By Chris Berry (@cberry1)
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It would appear that Chair Yellen’s press conference yesterday set the stage for a Fed Funds rate increase in June or September of this year. We remain unconvinced.
It was interesting to note how financial markets reacted to the removal of a single word (patience) from the Fed’s most recent statement. The Dow, gold, and oil all roared higher and seemingly (for the moment anyway) forgot about the increasingly disappointing economic data in the US including housing starts, retail sales, and industrial production. Export growth has also slowed, and you can thank the strong US Dollar for that.
Couple this economic softness with the fact that just about any commodity you can think of from iron ore, to orange juice, to silver, to coffee, to copper is at or near a five year low and it becomes increasingly difficult to find any significant inflationary pressure and hence the imminent need for a (small) rate increase. The low oil price is actually a major culprit in keeping a lid on inflationary pressures.
Bond yields also collapsed after the press conference with the US Government 10 year yield plummeting to 1.92%. Chair Yellen repeatedly said during the press conference that the decision making at the Federal Reserve was “data dependent”. Does the data above cry out for a rate increase to moderate economic growth and make the cost of money more expensive? While job creation has been undeniably strong in recent months (an average of 290,000 over the last three months), it’s the sluggish wage growth and productivity that appear to be larger issues. We think it’s a stretch to assume that a single metric in job creation warrants an increase in rates.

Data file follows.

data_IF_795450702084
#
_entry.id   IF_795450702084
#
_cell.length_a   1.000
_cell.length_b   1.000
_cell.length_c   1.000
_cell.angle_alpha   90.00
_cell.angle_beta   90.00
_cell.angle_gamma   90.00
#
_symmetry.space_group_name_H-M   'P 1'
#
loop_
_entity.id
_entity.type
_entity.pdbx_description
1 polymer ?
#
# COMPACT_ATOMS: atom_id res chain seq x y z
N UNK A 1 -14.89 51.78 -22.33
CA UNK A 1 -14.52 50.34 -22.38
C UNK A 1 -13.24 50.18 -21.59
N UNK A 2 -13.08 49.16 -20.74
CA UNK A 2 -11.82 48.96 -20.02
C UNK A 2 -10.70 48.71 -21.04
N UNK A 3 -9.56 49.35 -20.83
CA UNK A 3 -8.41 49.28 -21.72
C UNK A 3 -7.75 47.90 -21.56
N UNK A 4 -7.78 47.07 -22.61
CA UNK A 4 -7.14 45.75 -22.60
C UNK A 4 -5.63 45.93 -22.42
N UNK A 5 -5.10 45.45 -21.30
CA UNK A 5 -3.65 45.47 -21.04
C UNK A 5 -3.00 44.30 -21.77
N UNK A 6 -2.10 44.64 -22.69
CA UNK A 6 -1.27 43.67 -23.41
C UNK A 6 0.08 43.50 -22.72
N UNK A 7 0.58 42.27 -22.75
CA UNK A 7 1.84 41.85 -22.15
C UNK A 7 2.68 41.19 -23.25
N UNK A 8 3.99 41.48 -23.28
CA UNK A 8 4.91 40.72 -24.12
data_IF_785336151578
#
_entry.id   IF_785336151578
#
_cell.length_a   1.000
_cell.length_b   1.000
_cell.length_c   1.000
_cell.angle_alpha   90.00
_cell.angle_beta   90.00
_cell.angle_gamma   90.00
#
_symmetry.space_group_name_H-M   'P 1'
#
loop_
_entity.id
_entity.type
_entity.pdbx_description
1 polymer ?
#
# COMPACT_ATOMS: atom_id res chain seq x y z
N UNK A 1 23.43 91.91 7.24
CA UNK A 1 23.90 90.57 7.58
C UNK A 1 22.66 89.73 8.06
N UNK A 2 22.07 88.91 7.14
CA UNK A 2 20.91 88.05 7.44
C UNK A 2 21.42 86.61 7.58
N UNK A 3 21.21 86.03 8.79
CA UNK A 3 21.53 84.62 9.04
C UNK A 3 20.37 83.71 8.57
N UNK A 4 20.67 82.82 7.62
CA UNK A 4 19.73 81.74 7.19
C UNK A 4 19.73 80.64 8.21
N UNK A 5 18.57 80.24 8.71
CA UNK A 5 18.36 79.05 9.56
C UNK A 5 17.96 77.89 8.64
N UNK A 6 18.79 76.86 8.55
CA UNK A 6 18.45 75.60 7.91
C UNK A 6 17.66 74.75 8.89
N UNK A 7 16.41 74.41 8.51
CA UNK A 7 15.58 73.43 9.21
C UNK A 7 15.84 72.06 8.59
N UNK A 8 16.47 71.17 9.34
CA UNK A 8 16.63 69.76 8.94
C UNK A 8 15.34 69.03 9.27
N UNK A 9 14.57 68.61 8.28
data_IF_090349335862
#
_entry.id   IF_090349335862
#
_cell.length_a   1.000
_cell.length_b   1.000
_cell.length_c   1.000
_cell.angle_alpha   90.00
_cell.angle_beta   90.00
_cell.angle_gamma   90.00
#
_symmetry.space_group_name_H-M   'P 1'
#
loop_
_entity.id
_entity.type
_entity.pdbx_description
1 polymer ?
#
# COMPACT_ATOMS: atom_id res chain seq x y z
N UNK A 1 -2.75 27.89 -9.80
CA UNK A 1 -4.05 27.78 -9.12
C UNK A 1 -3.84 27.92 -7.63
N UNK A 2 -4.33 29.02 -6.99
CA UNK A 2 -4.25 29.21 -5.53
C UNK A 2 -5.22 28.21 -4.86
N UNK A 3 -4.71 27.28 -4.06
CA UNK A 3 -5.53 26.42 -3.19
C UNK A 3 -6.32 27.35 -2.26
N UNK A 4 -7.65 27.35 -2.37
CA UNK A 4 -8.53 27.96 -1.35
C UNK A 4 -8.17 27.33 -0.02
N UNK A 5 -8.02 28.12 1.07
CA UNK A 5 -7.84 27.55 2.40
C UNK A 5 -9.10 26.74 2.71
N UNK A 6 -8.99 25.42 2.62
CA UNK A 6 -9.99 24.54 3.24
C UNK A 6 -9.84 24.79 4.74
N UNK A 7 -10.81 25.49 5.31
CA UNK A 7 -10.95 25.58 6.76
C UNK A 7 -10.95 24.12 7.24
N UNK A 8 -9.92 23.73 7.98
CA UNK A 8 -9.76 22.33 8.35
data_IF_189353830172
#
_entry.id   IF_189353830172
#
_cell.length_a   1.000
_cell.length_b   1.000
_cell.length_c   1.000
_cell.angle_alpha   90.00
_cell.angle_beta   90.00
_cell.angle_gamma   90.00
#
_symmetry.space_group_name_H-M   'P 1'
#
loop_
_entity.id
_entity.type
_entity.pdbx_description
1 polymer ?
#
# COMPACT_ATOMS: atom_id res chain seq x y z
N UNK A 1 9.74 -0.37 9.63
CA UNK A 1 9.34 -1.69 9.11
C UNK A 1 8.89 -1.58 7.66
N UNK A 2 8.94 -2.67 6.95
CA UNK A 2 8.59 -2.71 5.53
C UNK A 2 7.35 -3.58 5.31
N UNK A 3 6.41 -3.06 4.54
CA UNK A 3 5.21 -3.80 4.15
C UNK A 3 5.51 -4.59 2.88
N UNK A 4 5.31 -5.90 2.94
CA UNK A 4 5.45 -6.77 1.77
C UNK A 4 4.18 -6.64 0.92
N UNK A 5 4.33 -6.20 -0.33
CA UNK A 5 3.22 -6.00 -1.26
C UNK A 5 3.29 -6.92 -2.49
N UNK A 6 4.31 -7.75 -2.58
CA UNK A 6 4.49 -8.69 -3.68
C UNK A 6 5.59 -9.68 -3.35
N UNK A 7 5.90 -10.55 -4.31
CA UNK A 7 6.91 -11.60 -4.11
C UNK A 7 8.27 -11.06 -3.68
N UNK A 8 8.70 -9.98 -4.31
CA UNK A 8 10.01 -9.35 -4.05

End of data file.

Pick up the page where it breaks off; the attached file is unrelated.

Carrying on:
It makes sense to raise rates eventually and “normalize” them as the zero lower bound where we now sit has distorted incentives for saving and investment. But has a preponderance of evidence really indicated that now is the time to consider a rate increase?
Watching to see whether or not QE helps the Euro Zone get back on its feet, whether China can continue above trend growth, and whether job gains in the US lead to solid wage gains are all clues to watch closely going forward. Thus far, these would warrant against any rate increase. With financial markets more interconnected than ever, one would hope that the Federal Reserve is scouring more than just US domestic data to consider when the time is right to alter its interest rate policy.
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